Altes AKH - Old General Hospital - Part II
Vienna′s only "Campus", a student hang-out
The AKH was opened in 1783 and for the first time in its (even then considerable) history, exclusively devoted to health care. The hospital was associated with the "Narrenturm" or "fool′s tower", a home for mentally ill people (=loonies), a venue for giving birth and an orphanage. The Narrenturm was also called "Guglhupf", because it was shaped like this ultimate Austrian cake.
It was home to 200 to 250 loonies; today, it is home to the pathology and anatomy collections of the medical university and a federal museum (Bundesmuseum). The loonies today roam the streets of Vienna everywhere, hard to miss them. The Narrenturm, however, is used for cultural events and concerts. Equipped with such modern scope through the guidance of Joseph II, the General Hospital leaped into the 19th century as one of the World′s most modern medical institutions.
It remained one throughout the turbulent 100 years that followed and was a key ingredient to the worldwide fame of the school of medicine that Vienna University had well into the 20th century. In 1834, two more courts were added (there are now nine courts altogether). Ignaz Philip Semmelweis discovered the working of infections here, Karl Landsteiner discovered the blood groups and Sigmund Freud studied neurology.
Vienna General Hospital AKH & Modernism
Speaking of Freud: To accommodate the increase in the Jewish population in Vienna during the 19th century, a small synagogue was built in 1903. The architect in charge was Max Fleischer. The AKH synagogue was destroyed in the Reichskristallnacht by the Nazis and used as an electricity equipment room after the war. Only in 2005, the former synagogue was refurbished and now serves as a memorial and cultural venue.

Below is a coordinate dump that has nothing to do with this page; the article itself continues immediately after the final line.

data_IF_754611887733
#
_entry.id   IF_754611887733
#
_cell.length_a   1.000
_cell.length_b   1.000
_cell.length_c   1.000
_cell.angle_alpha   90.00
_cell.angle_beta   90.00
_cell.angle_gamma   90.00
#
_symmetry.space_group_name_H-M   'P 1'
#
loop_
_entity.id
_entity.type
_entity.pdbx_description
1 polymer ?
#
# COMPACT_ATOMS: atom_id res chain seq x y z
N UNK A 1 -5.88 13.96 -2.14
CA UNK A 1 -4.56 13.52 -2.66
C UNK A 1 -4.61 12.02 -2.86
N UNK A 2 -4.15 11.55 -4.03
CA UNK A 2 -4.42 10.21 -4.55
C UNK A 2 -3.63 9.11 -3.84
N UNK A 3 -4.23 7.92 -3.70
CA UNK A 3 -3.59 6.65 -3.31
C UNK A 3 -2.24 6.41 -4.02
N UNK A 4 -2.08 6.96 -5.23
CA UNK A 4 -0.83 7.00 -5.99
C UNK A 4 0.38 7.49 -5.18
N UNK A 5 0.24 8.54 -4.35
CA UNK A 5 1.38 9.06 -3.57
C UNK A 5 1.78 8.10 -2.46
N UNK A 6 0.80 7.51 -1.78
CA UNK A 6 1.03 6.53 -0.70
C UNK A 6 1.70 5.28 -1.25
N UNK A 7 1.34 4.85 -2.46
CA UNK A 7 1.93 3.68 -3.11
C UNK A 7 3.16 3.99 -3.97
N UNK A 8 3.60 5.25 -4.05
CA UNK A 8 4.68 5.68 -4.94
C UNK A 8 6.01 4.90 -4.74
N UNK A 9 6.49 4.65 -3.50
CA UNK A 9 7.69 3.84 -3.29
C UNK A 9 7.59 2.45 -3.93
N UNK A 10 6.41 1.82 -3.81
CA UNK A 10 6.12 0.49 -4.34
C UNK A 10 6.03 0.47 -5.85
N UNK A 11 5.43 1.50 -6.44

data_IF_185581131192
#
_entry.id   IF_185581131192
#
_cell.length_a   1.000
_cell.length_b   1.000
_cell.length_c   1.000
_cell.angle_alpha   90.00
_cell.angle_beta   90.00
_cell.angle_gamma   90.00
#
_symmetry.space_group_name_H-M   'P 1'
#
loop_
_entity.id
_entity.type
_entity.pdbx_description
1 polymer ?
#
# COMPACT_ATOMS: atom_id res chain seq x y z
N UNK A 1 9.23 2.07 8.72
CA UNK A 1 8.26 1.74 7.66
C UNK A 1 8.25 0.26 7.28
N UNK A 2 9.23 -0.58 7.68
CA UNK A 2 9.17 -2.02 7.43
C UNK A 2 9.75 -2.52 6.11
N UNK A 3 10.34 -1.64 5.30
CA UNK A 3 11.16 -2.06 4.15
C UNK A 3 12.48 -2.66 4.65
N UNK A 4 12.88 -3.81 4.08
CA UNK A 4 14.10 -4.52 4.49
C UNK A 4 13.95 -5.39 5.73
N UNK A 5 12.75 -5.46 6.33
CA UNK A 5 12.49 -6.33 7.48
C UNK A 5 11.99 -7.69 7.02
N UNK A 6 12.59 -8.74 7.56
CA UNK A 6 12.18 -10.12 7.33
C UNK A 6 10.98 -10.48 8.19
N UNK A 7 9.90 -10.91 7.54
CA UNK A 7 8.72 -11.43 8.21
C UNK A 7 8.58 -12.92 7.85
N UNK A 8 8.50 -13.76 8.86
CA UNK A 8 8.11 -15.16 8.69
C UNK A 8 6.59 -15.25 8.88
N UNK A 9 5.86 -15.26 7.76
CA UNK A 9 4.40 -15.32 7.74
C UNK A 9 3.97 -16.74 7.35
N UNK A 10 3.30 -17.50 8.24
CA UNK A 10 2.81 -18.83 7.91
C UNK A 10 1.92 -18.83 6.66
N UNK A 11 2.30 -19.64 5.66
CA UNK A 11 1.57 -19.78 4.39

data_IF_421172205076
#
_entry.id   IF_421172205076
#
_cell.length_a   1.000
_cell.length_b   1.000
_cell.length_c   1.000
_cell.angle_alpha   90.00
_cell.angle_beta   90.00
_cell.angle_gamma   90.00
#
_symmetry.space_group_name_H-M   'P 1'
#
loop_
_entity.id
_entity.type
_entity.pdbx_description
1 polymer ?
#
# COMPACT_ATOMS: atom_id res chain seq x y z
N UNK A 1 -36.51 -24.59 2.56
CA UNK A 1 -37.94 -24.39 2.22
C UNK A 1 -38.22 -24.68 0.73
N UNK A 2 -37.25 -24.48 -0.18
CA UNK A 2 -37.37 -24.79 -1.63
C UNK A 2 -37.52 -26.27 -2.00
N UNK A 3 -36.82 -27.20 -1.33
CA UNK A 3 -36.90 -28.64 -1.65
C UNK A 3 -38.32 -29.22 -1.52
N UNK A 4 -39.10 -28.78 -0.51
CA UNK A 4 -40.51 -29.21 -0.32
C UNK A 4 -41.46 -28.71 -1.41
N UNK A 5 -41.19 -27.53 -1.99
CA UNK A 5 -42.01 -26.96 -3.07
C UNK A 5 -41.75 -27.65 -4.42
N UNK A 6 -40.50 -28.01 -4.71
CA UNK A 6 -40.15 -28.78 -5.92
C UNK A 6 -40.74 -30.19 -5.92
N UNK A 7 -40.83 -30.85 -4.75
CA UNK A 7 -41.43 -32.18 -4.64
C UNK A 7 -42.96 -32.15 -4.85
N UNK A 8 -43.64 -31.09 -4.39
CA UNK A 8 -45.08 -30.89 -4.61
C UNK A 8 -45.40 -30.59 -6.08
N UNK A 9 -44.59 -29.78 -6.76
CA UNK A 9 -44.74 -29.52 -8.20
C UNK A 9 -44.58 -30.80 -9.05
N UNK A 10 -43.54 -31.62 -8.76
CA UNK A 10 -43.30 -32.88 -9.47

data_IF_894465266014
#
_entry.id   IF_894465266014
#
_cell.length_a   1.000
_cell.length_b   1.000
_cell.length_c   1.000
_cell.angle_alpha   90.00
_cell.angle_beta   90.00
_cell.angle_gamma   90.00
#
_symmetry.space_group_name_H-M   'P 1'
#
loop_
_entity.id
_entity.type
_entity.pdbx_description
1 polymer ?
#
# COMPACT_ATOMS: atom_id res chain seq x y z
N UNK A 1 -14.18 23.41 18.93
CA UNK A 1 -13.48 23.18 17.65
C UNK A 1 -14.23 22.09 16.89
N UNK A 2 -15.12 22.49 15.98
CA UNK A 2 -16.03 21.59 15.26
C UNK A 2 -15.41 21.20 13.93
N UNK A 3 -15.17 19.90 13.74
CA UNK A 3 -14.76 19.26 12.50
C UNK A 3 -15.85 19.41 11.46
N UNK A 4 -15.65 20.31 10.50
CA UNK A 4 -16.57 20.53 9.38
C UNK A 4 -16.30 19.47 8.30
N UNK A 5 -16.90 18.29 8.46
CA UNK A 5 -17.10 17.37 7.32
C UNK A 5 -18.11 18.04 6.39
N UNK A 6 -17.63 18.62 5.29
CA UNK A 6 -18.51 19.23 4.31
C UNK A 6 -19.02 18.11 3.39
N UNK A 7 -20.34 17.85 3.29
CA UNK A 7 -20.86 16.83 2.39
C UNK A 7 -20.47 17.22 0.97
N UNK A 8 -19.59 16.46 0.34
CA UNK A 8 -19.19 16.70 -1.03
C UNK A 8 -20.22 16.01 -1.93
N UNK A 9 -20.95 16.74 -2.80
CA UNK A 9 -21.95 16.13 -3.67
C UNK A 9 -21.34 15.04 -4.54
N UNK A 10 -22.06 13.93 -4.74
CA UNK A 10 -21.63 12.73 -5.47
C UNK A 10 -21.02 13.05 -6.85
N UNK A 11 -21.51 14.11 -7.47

After WWII, the campus of the Old AKH did finally not match the standards of a modern hospital any longer. The people in charge decided to built a completely new building, the Neues AKH - its construction, in walking distance to the old AKH, was started in 1964. The two main towers were started in 1974 and the Altes AKH finally became exclusively a teaching venue. For this purpose - or probably rather because the university wanted to rent out some of the space there - the inner courtyards were refurbished with great care. Shops and bars moved in with much enthusiasm, but in the meantime, it has turned out that students are too "seasonal" to make reliable customers. Several bars have closed and were replaced by offices.
Attractions nearby are often concerned with the Main University, the Medical University or applied medicine: The Freud Museum in Berggasse or the Josephinum, the old school of surgery. The Votivkirche is not too far; the Palais Liechtenstein is a highlight among Vienna′s museums and the Rossauer Kaserne is worth a closer look; the Volksoper is a nearby opera house. The many allies and lanes of the district make Alsergrund one of Vienna′s most attractive areas. It is full with small shops, cafes and restaurants that accommodate the many students who live here.
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